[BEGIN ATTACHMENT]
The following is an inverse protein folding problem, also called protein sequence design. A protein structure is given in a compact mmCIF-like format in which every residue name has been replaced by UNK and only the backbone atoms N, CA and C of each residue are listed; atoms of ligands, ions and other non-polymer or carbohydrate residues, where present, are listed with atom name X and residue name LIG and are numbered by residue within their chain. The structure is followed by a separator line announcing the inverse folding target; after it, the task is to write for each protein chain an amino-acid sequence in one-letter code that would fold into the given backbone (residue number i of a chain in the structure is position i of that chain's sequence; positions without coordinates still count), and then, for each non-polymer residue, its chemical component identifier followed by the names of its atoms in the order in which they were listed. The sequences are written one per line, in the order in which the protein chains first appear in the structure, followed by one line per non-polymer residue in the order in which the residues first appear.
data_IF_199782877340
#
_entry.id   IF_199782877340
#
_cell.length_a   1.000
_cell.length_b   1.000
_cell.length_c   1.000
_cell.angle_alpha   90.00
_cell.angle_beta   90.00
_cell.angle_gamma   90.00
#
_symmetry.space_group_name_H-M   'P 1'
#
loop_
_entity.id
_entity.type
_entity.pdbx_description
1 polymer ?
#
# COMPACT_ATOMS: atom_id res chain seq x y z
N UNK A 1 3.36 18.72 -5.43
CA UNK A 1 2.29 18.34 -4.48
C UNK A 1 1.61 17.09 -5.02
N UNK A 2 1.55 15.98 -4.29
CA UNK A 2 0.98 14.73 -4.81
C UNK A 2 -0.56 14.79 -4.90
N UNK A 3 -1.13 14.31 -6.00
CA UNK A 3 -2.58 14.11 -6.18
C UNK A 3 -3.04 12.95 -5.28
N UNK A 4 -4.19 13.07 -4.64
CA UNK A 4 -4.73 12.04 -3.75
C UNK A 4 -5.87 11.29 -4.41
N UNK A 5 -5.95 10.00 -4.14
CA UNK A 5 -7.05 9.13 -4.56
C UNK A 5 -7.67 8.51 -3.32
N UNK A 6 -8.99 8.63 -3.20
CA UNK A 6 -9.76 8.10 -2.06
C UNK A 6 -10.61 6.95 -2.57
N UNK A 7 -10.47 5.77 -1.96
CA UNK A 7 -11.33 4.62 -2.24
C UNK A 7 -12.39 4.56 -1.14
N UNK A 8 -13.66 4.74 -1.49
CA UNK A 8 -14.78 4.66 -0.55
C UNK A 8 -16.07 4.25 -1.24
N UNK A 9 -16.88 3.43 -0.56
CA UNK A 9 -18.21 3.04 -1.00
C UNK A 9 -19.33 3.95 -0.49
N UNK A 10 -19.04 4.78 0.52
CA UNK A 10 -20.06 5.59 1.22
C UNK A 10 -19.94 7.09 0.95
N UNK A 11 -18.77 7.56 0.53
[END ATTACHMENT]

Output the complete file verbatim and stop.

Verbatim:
The following is an inverse protein folding problem, also called protein sequence design. A protein structure is given in a compact mmCIF-like format in which every residue name has been replaced by UNK and only the backbone atoms N, CA and C of each residue are listed; atoms of ligands, ions and other non-polymer or carbohydrate residues, where present, are listed with atom name X and residue name LIG and are numbered by residue within their chain. The structure is followed by a separator line announcing the inverse folding target; after it, the task is to write for each protein chain an amino-acid sequence in one-letter code that would fold into the given backbone (residue number i of a chain in the structure is position i of that chain's sequence; positions without coordinates still count), and then, for each non-polymer residue, its chemical component identifier followed by the names of its atoms in the order in which they were listed. The sequences are written one per line, in the order in which the protein chains first appear in the structure, followed by one line per non-polymer residue in the order in which the residues first appear.
data_IF_199782877340
#
_entry.id   IF_199782877340
#
_cell.length_a   1.000
_cell.length_b   1.000
_cell.length_c   1.000
_cell.angle_alpha   90.00
_cell.angle_beta   90.00
_cell.angle_gamma   90.00
#
_symmetry.space_group_name_H-M   'P 1'
#
loop_
_entity.id
_entity.type
_entity.pdbx_description
1 polymer ?
#
# COMPACT_ATOMS: atom_id res chain seq x y z
N UNK A 1 3.36 18.72 -5.43
CA UNK A 1 2.29 18.34 -4.48
C UNK A 1 1.61 17.09 -5.02
N UNK A 2 1.55 15.98 -4.29
CA UNK A 2 0.98 14.73 -4.81
C UNK A 2 -0.56 14.79 -4.90
N UNK A 3 -1.13 14.31 -6.00
CA UNK A 3 -2.58 14.11 -6.18
C UNK A 3 -3.04 12.95 -5.28
N UNK A 4 -4.19 13.07 -4.64
CA UNK A 4 -4.73 12.04 -3.75
C UNK A 4 -5.87 11.29 -4.41
N UNK A 5 -5.95 10.00 -4.14
CA UNK A 5 -7.05 9.13 -4.56
C UNK A 5 -7.67 8.51 -3.32
N UNK A 6 -8.99 8.63 -3.20
CA UNK A 6 -9.76 8.10 -2.06
C UNK A 6 -10.61 6.95 -2.57
N UNK A 7 -10.47 5.77 -1.96
CA UNK A 7 -11.33 4.62 -2.24
C UNK A 7 -12.39 4.56 -1.14
N UNK A 8 -13.66 4.74 -1.49
CA UNK A 8 -14.78 4.66 -0.55
C UNK A 8 -16.07 4.25 -1.24
N UNK A 9 -16.88 3.43 -0.56
CA UNK A 9 -18.21 3.04 -1.00
C UNK A 9 -19.33 3.95 -0.49
N UNK A 10 -19.04 4.78 0.52
CA UNK A 10 -20.06 5.59 1.22
C UNK A 10 -19.94 7.09 0.95
N UNK A 11 -18.77 7.56 0.53